This Indicator Tells Us Something Other Investors Don’t Know

Beating the market is hard work. When looking at market indicators, it’s important to remember that “to know what everyone knows is to know nothing.”

When looking at market indicators, it’s important to remember that “to know what everyone knows is to know nothing.” This was one of the rules that drove analysts in Merrill Lynch’s technical research department in the 1970s. Their job was to write research reports using indicators no one else had.

This rule makes sense. If you could make money following well-known indicators, everyone would make billions of dollars in the stock market. We know beating the market is hard work. That means we need to look at indicators that aren’t widely followed.

Few investors follow the cumbrously named consumer discretionary to consumer staples ratio. The ratio is based on the idea that consumers have more money to spend in good times. They use that money to splurge, buying discretionary items. In bad times, money is tight and consumers focus on staples instead of splurging on items that are nice to have.

Discretionary spending benefits companies like Starbucks and Priceline. Procter & Gamble and Philip Morris are examples of staples.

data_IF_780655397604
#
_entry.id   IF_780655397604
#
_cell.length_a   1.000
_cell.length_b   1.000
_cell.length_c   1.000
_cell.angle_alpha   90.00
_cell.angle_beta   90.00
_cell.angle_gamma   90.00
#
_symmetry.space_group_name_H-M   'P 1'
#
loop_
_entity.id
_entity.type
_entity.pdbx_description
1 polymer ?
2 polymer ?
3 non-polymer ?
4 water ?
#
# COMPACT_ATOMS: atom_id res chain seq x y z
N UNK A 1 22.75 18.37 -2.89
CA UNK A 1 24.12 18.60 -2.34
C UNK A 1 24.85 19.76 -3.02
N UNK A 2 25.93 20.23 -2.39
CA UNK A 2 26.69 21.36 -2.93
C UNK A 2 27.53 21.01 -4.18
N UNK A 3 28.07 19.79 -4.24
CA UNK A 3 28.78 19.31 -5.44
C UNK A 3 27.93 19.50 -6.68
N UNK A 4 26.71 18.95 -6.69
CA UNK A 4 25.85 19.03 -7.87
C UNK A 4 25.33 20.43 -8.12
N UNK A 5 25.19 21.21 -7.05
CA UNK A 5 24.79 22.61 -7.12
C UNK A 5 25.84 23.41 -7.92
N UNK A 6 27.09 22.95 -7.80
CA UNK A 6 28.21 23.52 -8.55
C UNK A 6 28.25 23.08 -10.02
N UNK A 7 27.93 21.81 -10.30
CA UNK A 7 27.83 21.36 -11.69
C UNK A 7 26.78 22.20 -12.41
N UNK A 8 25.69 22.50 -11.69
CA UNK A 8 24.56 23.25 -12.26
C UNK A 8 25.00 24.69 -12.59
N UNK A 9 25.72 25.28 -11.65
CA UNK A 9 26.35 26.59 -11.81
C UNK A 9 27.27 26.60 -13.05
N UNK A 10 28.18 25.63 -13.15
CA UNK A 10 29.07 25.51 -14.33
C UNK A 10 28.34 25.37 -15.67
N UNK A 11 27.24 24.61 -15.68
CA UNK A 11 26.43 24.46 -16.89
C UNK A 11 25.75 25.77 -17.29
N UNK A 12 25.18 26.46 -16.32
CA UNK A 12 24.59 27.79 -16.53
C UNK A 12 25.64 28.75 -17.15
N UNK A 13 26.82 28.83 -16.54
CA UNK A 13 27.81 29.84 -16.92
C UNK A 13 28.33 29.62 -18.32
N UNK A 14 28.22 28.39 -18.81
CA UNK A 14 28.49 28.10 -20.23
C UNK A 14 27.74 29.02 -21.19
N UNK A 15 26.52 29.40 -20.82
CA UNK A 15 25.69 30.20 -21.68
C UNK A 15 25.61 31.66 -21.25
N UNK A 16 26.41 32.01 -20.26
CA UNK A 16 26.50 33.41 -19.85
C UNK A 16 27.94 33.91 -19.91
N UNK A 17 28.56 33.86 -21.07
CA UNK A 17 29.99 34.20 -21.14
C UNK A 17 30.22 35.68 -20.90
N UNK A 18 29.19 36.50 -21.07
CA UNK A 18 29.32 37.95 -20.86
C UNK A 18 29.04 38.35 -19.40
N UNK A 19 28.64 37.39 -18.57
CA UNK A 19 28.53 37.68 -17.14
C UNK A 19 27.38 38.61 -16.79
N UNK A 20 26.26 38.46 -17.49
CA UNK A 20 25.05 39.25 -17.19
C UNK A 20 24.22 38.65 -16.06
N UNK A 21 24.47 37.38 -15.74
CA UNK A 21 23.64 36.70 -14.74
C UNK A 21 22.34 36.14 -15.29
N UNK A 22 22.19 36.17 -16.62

This ratio is shown as the black line in the chart below, and it just turned bearish. The blue line is the S&P 500. The ratio often changes direction before the S&P 500. The most recent market action is shown in the small box in the bottom right corner.

Beating the market is hard work. When looking at market indicators, it’s important to remember that “to know what everyone knows is to know nothing.”

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Sector indexes are used to track this idea with a ratio. When the ratio is rising, discretionary stocks are outperforming staples, which is bullish for the stock market. When staples outperform, the ratio falls, which is a sign of economic weakness. Investors are more cautious, and the major market indexes often decline.

For most of this year, the ratio has been declining, which is bearish for stocks. This indicator isn’t perfect, but it usually changes direction before the stock market.

The consumer discretionary to consumer staples ratio provides unique insights into the market. This allows us to know something more than what everyone else knows. And, right now, we know that the market looks like a short-term pullback is likely.

Regards,

Michael Carr, CMT
Editor, Peak Velocity Trader